C&M PROPERTY MANAGEMENT LLC et al v. MOARK LLC, No. 2:2015cv00336 - Document 41 (D. Me. 2016)

Court Description: MEMORANDUM DECISION AND ORDER ON MOTION TO AMEND denying 28 Motion for Leave to File Second Amended Complaint By MAGISTRATE JUDGE JOHN H. RICH III. (lrc)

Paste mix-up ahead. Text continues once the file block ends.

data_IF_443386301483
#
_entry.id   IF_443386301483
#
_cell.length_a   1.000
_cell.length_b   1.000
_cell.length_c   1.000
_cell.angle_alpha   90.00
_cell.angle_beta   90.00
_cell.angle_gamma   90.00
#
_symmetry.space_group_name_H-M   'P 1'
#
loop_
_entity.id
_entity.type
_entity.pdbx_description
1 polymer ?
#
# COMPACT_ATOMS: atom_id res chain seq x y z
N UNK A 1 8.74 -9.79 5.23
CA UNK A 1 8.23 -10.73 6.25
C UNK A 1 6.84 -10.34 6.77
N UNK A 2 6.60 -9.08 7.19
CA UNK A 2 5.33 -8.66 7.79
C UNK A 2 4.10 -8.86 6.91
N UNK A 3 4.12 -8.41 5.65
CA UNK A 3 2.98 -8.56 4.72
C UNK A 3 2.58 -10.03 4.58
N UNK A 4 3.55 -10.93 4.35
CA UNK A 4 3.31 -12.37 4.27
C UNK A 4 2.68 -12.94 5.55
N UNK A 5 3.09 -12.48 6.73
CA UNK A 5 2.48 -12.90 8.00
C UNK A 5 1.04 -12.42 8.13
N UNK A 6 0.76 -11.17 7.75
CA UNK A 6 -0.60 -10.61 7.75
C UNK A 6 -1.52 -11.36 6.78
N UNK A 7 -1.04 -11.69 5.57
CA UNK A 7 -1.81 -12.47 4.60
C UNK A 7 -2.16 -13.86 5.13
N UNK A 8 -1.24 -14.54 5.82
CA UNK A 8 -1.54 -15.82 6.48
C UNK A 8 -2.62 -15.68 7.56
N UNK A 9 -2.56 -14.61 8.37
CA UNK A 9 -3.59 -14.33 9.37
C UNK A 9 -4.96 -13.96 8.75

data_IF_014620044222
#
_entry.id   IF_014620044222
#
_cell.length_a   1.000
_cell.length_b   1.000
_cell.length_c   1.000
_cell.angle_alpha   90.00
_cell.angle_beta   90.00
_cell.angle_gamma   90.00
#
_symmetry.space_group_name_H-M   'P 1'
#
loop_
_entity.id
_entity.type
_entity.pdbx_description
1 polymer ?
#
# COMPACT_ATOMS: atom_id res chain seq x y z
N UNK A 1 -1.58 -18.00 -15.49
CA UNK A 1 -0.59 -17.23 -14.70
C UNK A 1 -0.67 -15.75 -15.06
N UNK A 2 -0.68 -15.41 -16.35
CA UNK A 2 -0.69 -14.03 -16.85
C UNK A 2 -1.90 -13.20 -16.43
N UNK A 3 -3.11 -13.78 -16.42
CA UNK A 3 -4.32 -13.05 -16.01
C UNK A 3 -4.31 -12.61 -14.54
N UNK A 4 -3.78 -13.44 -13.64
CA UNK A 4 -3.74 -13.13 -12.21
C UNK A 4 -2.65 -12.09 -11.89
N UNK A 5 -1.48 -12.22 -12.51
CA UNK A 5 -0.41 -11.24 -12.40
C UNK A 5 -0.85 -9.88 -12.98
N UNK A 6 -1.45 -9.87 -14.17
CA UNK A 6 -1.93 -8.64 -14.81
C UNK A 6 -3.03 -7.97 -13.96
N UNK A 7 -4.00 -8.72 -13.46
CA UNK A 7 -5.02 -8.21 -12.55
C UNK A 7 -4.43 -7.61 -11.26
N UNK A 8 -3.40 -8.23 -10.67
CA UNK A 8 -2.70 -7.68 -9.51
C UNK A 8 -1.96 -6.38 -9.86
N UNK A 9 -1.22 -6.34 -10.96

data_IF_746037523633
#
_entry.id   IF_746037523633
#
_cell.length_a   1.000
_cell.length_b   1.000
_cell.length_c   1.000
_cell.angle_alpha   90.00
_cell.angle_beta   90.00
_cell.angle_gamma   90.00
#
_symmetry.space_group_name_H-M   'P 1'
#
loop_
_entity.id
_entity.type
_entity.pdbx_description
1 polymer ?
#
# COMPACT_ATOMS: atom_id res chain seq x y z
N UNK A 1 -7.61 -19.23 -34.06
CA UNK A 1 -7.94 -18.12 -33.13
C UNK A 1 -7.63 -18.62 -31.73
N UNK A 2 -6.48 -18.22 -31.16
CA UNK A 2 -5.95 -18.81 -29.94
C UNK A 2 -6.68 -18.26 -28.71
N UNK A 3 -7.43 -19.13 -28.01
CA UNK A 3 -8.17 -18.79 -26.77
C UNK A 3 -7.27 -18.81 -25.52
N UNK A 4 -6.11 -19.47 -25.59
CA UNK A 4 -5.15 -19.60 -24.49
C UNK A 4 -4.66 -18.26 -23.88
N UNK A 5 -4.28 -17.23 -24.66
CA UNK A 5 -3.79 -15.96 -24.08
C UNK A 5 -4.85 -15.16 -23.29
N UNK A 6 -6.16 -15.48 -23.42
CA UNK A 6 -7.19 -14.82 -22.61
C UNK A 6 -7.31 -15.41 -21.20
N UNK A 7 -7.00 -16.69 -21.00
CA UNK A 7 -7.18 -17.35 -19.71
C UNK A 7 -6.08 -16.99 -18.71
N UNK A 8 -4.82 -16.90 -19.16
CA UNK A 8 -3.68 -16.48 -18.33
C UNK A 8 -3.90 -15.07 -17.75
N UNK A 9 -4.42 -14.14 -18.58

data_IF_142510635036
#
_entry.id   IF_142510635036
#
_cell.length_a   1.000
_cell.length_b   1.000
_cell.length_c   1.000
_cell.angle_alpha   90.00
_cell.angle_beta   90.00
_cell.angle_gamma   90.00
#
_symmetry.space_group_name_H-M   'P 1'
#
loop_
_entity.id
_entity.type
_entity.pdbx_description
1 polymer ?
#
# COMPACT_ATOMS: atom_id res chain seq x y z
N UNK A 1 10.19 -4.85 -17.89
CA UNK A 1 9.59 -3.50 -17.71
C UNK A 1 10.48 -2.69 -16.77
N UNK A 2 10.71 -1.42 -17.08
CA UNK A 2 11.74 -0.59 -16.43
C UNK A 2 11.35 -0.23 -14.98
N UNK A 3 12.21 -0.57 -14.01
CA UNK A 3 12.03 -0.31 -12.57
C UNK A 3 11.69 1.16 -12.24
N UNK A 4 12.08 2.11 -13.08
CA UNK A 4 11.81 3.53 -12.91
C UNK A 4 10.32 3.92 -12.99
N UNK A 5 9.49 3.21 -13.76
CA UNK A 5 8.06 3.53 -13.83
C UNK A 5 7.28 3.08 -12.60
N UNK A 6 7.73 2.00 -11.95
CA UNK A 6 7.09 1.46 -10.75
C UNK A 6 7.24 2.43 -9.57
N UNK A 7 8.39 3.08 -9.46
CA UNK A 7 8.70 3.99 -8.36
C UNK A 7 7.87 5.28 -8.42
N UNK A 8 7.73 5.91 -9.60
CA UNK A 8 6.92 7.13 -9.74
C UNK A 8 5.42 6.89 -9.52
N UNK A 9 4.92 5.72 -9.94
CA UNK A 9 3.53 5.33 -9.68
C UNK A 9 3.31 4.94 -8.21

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C&M PROPERTY MANAGEMENT LLC et al v. MOARK LLC Doc. 41 UNITED STATES DISTRICT COURT DISTRICT OF MAINE C&M PROPERTY MANAGEMENT LLC, ) ) Plaintiff ) ) v. ) ) MOARK LLC, d/b/a MOARK MAINE, ) ) Defendant ) No. 2:15-cv-00336-GZS MEMORANDUM DECISION AND ORDER ON MOTION TO AMEND The plaintiff in this action arising out of the death of an employee of the defendant as a result of the actions of an employee of the plaintiff on the defendant’s premises in Turner, Maine, seeks leave to amend its previously amended complaint to add a claim for breach of an implied duty of good faith and fair dealing under Connecticut law with respect to the contract between the parties. Motion for Leave to File Second Amended Complaint (“Motion”) (ECF No. 28). Because the plaintiff has failed to demonstrate the requisite good cause, I deny the motion. I. Applicable Legal Standards Pursuant to Federal Rule of Civil Procedure 15(a)(2), “[t]he court should freely give leave [to amend a pleading] when justice so requires.” Fed. R. Civ. P. 15(a)(2). Leave to amend should be granted in the absence of reasons “such as undue delay, bad faith or dilatory motive on the part of the movant, repeated failure to cure deficiencies by amendments previously allowed, undue prejudice to the opposing party by virtue of allowance of the amendment, futility of amendment, etc. . . . .” Foman v. Davis, 371 U.S. 178, 182 (1962). The First Circuit has explained: 1 Dockets.Justia.com A motion to amend a complaint will be treated differently depending on its timing and the context in which it is filed. . . . As a case progresses, and the issues are joined, the burden on a plaintiff seeking to amend a complaint becomes more exacting. Scheduling orders, for example, typically establish a cut-off date for amendments (as was apparently the case here). Once a scheduling order is in place, the liberal default rule is replaced by the more demanding “good cause” standard of Fed. R. Civ. P. 16(b). This standard focuses on the diligence (or lack thereof) of the moving party more than it does on any prejudice to the party-opponent. Where the motion to amend is filed after the opposing party has timely moved for summary judgment, a plaintiff is required to show “substantial and convincing evidence” to justify a belated attempt to amend a complaint. Steir v. Girl Scouts of the USA, 383 F.3d 7, 11-12 (1st Cir. 2004) (citations, internal quotation marks, and footnotes omitted). The plaintiffs filed the motion on October 12, 2016, after the parties’ June 27, 2016, deadline to amend pleadings and join parties, see Scheduling Order (ECF No. 17) at 2. Therefore, the “good cause” rule applies. The defendant opposes the motion, contending that the plaintiff cannot meet the “good cause” standard and that the proposed amendment would be futile. Defendant’s Memorandum of Law in Opposition to Plaintiff’s Motion to Amend (“Opposition”) (ECF No. 31) at 4-10. An amendment is futile when “the complaint, as amended, would fail to state a claim upon which relief could be granted.” Glassman v. Computervision Corp., 90 F.3d 617, 623 (1st Cir. 1996). “In assessing futility, the district court must apply the standard which applies to motions to dismiss under [Federal Rule of Civil Procedure] 12(b)(6).” Adorno v. Crowley Towing & Trans. Co., 443 F.3d 122, 126 (1st Cir. 2006). The Supreme Court has stated: While a complaint attacked by a Rule 12(b)(6) motion to dismiss does not need detailed factual allegations, a plaintiff’s obligation to provide the grounds of his entitlement to relief requires more than labels and conclusions, and a formulaic recitation of the elements of a cause of action will not do. Factual allegations must be enough to raise a right to relief above the speculative level. 2 Bell Atlantic Corp. v. Twombly, 550 U.S. 544, 555 (2007) (citations and internal punctuation omitted). This standard requires the pleading of “only enough facts to state a claim to relief that is plausible on its face.” Id. at 570. “A claim has facial plausibility when the plaintiff pleads factual content that allows the court to draw the reasonable inference that the defendant is liable for the misconduct alleged.” Ashcroft v. Iqbal, 556 U.S. 662, 678 (2009). In ruling on a motion to dismiss under Rule 12(b)(6), a court assumes the truth of all of the well-pleaded facts in the complaint and draws all reasonable inferences in favor of the plaintiff. Román-Oliveras v. Puerto Rico Elec. Power Auth., 655 F.3d 43, 45 (1st Cir. 2011). II. Factual Background The existing complaint alleges, in relevant part, that the defendant in 2011 assumed a contract between the plaintiff and the defendant’s predecessor under which the plaintiff provided rodent and pest control services at three facilities in Connecticut. First Amended Complaint (ECF No. 10) ¶¶ 11-12. Later, the plaintiff undertook the same responsibility for the defendant’s facility in Turner, Maine. Id. ¶ 13. The plaintiff routinely used firearms to clear unwanted animals from the defendant’s buildings. Id. ¶ 14. On August 19, 2013, an employee of the defendant was shot and killed at the defendant’s facility in Turner, Maine, while an employee of the plaintiff was engaged in pest control services there. Id. ¶ 17. The complaint alleges breach of contract, defamation and negligence, all arising out of this event. Id. ¶¶ 19-37. The plaintiff now seeks to add a count alleging breach of the implied covenant of good faith and fair dealing. Motion at 3. III. Discussion The plaintiff contends that it only became aware that it had such a claim through the deposition of Blair Hagy, the individual in charge of the defendant’s Turner, Maine, facility at the 3 relevant time. Id. at 2. The deposition was held on October 4, 2016, and the motion for leave to amend the complaint was filed on October 12, 2016. In the motion, the plaintiff asserts that the deposition testimony “confirms” that the defendant was aware that the plaintiff was using a firearm for pest control, that the defendant paid for the ammunition for that firearm, that the defendant failed to take action to protect its employees, and that the defendant terminated its contract with the plaintiff after its employee was shot “as part of its effort to . . . escape criminal and civil liability for” the employee’s death. Id. at 2-3. The plaintiff does not explain why it needed to “confirm” these facts before seeking to add another claim to its complaint. In addition, before the Hagy deposition, the existing First Amended Complaint already alleged that the defendant knew that the plaintiff was using firearms in the course of its duties at the defendant’s facility, First Amended Complaint ¶ 15; that the defendant paid for the ammunition used in the firearms, id. ¶ 16; and that the defendant allegedly failed to ensure the safety of its employees during pest control operations, id. ¶ 18. The First Amended Complaint alleges that the defendant has not “formally terminate[d] the Contract in writing[,]” and that it has “improperly terminated the Contract[.]” Id. ¶¶ 23-24. This first comparison of the motion and the currently operative complaint fails to demonstrate “good cause” for the plaintiff’s failure to include its claim for breach of the implied covenant of good faith and fair dealing in the original or the first amended complaint. “A plaintiff seeking to belatedly amend his complaint must support his motion with substantial and convincing evidence.” Gardner v. Thomas, No. 1:13-cv-331-GZS, 2014 WL 916397 at *1 (D. Me. Mar. 10, 2014) (citation and internal quotation marks omitted). The plaintiff provided no such evidence with its motion, and the evidence provided with its reply memorandum, Reply Memorandum in Support of Motion for Leave to File Second Amended Complaint (“Reply”) (ECF No. 38), cannot 4 reasonably be read to undermine the conclusion that the information supporting a claim for breach of the implied covenant of good faith and fair dealing was known to the plaintiff when it filed its First Amended Complaint, if not before, and that the deposition testimony revealed nothing new that was relevant to the plaintiff’s ability to bring the claim in a timely fashion. See id. The plaintiff cites no authority for its unstated but necessarily foundational argument: that the plaintiff was required to wait until it had “confirming” evidence to support the claim before adding it to its complaint. The “good cause” standard “focuses on the diligence (or lack thereof) of the moving party more than it does on any prejudice to the party-opponent.” Steir, 383 F.3d at 12. Factual allegations that were within the plaintiff’s knowledge at the time the action was initiated cannot serve to meet the “good cause” standard. Gardner, 2014 WL 916397 at *1. The case law cited by the plaintiff in its reply memorandum is distinguishable. In Aventis Pharma S.A. v. Hospira, Inc., 675 F.3d 1324, 1333 (Fed. Cir. 2012), the court assumed without discussion that essential new evidence was discovered in the deposition at issue. In Ground Zero Museum Workshop v. Wilson, 813 F.Supp.2d 678, 706-07 (D. Md. 2011), the court expressly found that new evidence was included in discovery produced shortly before the motion for leave to amend was filed, and noted that additional discovery on the new claims was available. In Ciena Corp v. Nortel Networks Inc., 233 F.R.D. 493, 496 (E.D. Tex. 2006), the court specifically noted that it was “not allowing Nortel to amend based on [information that Nortel had prior to the deadline to amend] but rather on additional information Nortel acquired after the June 14 deadline.” Finally, in Wheatley v. Factory Card & Party Outlet, 826 F.3d 412, 416-17 (7th Cir. 2016), the court rejected the plaintiff’s argument that a second motion for summary judgment, filed by the defendant after the plaintiff notified the court that she would not be calling a particular 5 expert witness to testify at trial, was untimely because the first motion for summary judgment was filed nearly a year after the scheduling order deadline for doing so. The court called the argument “too attenuated” and found that the basis for allowing the second motion -- the plaintiff’s withdrawal of her expert witness -- was “entirely independent of the argument for the initial summary judgment filing.” Here, the plaintiff’s attempt to convince this court that “confirming” evidence is the same as “newly discovered evidence,” at least when it is “discovered” after the deadline for amending its complaint, fails in the face of the factual allegations in its own initial and amended complaints. See generally Crowell v. Kirkpatrick, 262 F.R.D. 401, 402-03 (D. Vt. 2009). See also United States v. Kimball, No. 2:14-cv-00521-DBH, 2016 WL 5416462, at *4 (D. Me. Sept. 28, 2016) (failure to discover information available to plaintiff before deadline for amending pleadings does not constitute good cause). The plaintiff’s failure to demonstrate good cause for its tardy motion for leave to amend its complaint makes it unnecessary to consider the defendant’s alternate argument, Opposition at 910, that the proposed amendment would be futile. IV. Conclusion For the foregoing reasons, the motion is DENIED. NOTICE In accordance with Federal Rule of Civil Procedure 72(a), a party may serve and file an objection to this order within fourteen (14) days after being served with a copy thereof. Failure to file a timely objection shall constitute a waiver of the right to review by the district court and to any further appeal of this order. Dated this 29th day of December, 2016. /s/ John H. Rich III John H. Rich III United States Magistrate Judge 6